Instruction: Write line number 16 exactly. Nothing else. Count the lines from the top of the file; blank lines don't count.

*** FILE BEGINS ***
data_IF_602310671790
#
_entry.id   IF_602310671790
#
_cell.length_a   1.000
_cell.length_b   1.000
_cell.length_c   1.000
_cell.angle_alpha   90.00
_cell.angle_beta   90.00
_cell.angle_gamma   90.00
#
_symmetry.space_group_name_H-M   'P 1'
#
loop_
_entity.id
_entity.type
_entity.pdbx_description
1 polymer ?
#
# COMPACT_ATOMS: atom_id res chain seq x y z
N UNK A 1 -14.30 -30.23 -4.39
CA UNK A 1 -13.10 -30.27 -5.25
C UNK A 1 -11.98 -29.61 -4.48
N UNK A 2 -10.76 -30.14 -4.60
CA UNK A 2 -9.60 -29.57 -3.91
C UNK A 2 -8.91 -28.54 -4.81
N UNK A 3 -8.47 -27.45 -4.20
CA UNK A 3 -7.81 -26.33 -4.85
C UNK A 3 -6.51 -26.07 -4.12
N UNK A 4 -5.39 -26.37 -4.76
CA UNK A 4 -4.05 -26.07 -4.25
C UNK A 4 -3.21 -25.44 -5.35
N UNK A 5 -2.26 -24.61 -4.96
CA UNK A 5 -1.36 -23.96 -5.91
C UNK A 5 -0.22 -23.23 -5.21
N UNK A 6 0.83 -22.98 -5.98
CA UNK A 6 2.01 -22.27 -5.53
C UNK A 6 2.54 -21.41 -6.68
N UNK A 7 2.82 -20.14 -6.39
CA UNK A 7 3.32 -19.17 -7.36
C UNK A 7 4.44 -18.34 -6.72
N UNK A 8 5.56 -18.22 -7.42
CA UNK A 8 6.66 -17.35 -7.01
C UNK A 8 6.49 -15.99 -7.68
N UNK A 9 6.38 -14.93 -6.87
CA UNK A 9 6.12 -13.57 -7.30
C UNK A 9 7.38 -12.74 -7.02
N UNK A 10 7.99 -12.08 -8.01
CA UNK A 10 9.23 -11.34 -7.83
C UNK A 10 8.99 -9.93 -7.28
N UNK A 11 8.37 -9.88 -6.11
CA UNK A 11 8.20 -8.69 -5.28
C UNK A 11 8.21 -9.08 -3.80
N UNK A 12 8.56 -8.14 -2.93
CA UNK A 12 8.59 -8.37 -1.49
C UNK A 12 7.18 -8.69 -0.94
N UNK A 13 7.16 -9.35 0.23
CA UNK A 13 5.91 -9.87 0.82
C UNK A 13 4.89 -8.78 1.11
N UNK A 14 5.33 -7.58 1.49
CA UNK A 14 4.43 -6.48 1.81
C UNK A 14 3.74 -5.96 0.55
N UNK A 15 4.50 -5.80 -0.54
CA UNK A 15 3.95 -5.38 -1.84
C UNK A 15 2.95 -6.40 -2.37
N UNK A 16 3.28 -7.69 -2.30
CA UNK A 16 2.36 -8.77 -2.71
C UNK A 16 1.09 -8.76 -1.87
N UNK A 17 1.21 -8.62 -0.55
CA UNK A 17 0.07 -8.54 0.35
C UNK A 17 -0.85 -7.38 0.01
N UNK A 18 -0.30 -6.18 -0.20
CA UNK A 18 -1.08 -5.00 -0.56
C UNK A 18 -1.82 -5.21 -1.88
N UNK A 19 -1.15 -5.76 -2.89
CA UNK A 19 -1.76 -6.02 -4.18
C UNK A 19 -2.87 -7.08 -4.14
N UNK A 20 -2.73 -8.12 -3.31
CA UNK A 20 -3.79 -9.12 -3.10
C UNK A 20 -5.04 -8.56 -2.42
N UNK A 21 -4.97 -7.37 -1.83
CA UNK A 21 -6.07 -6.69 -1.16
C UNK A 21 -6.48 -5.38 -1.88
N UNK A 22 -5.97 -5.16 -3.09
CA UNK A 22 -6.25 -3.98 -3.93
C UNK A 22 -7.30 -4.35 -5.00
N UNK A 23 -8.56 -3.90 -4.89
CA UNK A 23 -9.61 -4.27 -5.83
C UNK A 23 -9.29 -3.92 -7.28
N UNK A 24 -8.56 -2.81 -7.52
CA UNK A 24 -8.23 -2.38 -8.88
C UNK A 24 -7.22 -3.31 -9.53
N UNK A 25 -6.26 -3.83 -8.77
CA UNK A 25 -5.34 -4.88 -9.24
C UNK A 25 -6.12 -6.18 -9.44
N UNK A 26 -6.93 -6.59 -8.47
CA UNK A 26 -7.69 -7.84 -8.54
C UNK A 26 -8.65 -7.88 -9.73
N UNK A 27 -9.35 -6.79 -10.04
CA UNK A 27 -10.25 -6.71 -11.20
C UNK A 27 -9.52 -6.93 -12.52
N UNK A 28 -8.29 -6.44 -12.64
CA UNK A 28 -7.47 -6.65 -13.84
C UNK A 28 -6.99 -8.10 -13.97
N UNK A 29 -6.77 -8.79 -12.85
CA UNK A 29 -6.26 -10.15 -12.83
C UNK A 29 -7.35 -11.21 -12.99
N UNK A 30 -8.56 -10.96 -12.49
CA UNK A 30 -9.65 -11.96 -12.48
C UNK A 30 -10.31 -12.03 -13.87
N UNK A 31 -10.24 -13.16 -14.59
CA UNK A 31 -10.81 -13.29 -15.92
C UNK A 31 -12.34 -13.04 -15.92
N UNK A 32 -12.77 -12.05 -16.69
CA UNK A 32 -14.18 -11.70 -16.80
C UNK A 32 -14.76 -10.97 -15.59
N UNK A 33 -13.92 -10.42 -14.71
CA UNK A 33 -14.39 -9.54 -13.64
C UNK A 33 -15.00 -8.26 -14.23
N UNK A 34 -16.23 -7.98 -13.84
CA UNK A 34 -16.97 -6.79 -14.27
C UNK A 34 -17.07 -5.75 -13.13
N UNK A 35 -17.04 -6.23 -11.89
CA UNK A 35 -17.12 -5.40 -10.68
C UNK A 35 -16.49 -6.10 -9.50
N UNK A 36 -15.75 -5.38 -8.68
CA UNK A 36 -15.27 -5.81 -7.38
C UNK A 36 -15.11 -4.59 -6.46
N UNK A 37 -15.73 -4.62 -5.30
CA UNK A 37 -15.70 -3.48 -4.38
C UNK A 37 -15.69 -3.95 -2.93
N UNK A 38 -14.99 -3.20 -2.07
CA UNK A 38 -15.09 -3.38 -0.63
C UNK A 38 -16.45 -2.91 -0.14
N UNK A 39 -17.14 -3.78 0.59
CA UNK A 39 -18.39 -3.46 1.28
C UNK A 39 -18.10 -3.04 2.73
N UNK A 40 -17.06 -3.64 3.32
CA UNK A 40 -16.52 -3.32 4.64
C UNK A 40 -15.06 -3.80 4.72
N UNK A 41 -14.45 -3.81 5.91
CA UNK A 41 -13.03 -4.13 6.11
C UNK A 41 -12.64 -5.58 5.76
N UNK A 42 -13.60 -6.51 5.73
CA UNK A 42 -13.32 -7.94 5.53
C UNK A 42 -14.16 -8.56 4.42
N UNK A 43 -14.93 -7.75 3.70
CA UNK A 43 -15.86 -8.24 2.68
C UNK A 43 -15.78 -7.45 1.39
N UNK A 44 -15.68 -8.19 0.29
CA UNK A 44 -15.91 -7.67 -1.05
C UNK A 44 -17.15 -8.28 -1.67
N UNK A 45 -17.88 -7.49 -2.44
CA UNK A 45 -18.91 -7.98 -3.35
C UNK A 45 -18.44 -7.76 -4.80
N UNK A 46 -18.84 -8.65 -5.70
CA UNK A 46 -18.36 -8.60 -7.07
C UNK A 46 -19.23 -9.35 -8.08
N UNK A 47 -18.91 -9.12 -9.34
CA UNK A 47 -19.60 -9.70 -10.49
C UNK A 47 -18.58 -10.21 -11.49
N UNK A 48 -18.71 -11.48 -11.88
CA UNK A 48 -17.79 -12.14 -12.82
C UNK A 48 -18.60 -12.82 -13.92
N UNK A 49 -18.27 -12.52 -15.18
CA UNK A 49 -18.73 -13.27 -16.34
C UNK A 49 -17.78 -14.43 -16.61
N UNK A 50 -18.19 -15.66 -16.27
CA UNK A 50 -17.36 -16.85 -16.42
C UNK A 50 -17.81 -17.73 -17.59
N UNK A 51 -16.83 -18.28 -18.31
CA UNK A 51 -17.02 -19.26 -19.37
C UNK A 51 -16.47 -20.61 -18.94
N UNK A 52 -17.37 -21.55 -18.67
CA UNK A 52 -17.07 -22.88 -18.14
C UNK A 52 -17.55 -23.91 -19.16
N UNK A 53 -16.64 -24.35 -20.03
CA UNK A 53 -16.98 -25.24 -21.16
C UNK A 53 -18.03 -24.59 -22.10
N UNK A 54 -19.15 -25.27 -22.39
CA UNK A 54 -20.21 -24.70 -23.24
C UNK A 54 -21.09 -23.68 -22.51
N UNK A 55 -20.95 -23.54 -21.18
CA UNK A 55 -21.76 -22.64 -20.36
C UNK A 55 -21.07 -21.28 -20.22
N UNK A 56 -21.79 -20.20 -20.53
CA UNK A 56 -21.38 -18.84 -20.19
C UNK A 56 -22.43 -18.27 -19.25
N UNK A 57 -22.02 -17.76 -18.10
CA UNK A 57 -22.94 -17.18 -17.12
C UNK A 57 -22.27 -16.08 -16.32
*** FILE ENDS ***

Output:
_entity.type